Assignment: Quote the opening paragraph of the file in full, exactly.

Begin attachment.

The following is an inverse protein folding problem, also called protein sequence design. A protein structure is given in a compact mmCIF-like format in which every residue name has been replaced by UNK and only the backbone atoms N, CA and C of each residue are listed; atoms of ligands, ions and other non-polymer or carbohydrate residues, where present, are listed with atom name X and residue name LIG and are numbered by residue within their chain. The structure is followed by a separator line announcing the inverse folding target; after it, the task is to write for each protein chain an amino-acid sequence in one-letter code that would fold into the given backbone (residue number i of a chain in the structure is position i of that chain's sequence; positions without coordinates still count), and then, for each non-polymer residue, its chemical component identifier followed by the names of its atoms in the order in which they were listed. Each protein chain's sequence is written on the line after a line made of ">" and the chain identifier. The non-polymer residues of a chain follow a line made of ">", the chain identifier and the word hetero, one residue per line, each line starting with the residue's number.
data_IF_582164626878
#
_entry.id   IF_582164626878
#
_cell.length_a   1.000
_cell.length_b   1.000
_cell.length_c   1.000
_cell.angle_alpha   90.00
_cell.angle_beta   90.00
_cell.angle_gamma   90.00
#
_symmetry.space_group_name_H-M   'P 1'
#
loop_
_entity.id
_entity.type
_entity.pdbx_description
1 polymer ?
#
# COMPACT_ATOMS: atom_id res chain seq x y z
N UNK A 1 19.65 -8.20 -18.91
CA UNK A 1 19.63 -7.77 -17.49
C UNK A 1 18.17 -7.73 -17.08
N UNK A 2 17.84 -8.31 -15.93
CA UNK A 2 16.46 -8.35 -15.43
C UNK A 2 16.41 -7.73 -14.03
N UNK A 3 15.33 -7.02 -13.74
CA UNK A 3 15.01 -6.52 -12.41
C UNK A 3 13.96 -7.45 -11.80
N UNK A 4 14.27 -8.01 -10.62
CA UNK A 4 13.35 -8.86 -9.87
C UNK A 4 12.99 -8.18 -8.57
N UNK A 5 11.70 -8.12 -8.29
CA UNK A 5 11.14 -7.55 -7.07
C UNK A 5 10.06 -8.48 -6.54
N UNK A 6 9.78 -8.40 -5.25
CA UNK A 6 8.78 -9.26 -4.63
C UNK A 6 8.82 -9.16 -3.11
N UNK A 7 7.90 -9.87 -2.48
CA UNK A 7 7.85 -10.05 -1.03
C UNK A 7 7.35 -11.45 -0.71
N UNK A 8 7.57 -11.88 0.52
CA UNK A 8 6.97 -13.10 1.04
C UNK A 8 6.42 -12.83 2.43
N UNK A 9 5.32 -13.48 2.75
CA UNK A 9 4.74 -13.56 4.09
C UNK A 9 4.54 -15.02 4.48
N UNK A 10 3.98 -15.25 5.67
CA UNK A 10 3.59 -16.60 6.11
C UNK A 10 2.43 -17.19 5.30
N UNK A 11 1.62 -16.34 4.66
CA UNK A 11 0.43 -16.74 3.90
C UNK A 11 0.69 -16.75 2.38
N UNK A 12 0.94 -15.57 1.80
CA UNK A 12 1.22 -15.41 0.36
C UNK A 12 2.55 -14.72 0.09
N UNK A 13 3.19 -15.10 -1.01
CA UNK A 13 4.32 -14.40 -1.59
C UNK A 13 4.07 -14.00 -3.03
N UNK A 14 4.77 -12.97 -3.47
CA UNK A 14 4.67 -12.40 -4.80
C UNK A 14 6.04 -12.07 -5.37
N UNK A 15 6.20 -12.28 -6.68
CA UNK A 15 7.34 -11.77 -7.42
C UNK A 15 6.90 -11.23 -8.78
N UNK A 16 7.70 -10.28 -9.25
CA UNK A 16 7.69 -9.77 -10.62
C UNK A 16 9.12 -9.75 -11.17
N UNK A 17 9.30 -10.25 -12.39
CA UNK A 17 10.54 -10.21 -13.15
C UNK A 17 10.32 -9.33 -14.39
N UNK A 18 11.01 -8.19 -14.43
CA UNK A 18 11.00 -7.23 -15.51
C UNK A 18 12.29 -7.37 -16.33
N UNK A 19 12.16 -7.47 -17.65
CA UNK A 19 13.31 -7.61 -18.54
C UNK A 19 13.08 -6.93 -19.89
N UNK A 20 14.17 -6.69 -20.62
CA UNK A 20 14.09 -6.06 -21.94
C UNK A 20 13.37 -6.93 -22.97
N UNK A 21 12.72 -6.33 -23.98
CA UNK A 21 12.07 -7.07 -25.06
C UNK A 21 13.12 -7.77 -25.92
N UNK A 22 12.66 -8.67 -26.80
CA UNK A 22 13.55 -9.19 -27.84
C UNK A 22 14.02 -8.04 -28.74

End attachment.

The following is an inverse protein folding problem, also called protein sequence design. A protein structure is given in a compact mmCIF-like format in which every residue name has been replaced by UNK and only the backbone atoms N, CA and C of each residue are listed; atoms of ligands, ions and other non-polymer or carbohydrate residues, where present, are listed with atom name X and residue name LIG and are numbered by residue within their chain. The structure is followed by a separator line announcing the inverse folding target; after it, the task is to write for each protein chain an amino-acid sequence in one-letter code that would fold into the given backbone (residue number i of a chain in the structure is position i of that chain's sequence; positions without coordinates still count), and then, for each non-polymer residue, its chemical component identifier followed by the names of its atoms in the order in which they were listed. Each protein chain's sequence is written on the line after a line made of ">" and the chain identifier. The non-polymer residues of a chain follow a line made of ">", the chain identifier and the word hetero, one residue per line, each line starting with the residue's number.